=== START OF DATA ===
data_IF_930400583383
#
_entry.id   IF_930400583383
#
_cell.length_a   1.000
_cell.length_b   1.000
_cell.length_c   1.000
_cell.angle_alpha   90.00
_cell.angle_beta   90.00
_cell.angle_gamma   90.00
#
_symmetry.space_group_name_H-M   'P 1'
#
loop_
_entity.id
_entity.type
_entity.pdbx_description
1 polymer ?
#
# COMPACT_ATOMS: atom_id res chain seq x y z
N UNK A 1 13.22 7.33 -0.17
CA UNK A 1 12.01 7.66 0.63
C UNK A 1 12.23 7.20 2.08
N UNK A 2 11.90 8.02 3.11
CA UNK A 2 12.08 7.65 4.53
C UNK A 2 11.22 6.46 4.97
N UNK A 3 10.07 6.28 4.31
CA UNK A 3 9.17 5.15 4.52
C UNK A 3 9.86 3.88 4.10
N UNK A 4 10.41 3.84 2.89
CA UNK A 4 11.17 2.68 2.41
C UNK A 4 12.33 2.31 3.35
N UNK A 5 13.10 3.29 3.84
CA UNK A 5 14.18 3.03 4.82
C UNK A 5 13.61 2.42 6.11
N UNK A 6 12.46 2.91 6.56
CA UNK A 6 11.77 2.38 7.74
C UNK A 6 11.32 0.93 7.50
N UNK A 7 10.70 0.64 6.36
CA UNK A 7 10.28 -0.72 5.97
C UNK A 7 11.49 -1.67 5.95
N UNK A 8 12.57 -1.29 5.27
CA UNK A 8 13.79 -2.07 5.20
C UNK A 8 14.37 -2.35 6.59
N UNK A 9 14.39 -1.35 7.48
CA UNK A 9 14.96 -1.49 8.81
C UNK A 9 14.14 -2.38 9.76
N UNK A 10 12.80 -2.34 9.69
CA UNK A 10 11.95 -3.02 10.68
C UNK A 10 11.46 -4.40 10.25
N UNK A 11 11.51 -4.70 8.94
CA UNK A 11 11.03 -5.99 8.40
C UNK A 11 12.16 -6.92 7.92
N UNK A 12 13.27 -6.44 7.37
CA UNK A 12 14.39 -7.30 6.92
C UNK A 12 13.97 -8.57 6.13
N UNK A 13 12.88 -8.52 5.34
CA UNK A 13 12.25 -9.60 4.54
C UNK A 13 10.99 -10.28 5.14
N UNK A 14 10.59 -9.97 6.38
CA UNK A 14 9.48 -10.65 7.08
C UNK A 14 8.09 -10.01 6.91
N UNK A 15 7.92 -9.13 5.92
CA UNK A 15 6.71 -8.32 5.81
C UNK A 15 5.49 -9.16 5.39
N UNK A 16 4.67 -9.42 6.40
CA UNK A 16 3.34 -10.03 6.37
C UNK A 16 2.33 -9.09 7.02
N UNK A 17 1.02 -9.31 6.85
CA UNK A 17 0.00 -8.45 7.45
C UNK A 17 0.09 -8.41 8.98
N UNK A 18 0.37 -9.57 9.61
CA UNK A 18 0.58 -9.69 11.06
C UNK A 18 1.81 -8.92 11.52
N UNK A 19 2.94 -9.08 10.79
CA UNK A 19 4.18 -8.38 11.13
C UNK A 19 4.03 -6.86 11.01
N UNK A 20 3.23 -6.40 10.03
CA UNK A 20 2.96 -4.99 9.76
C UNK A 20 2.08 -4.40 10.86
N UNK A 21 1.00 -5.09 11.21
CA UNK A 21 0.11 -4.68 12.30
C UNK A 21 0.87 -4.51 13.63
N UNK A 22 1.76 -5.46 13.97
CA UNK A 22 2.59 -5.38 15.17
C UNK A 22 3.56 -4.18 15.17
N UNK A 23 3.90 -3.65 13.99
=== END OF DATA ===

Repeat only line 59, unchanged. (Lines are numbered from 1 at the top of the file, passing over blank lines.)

C UNK A 13 10.99 -10.28 5.14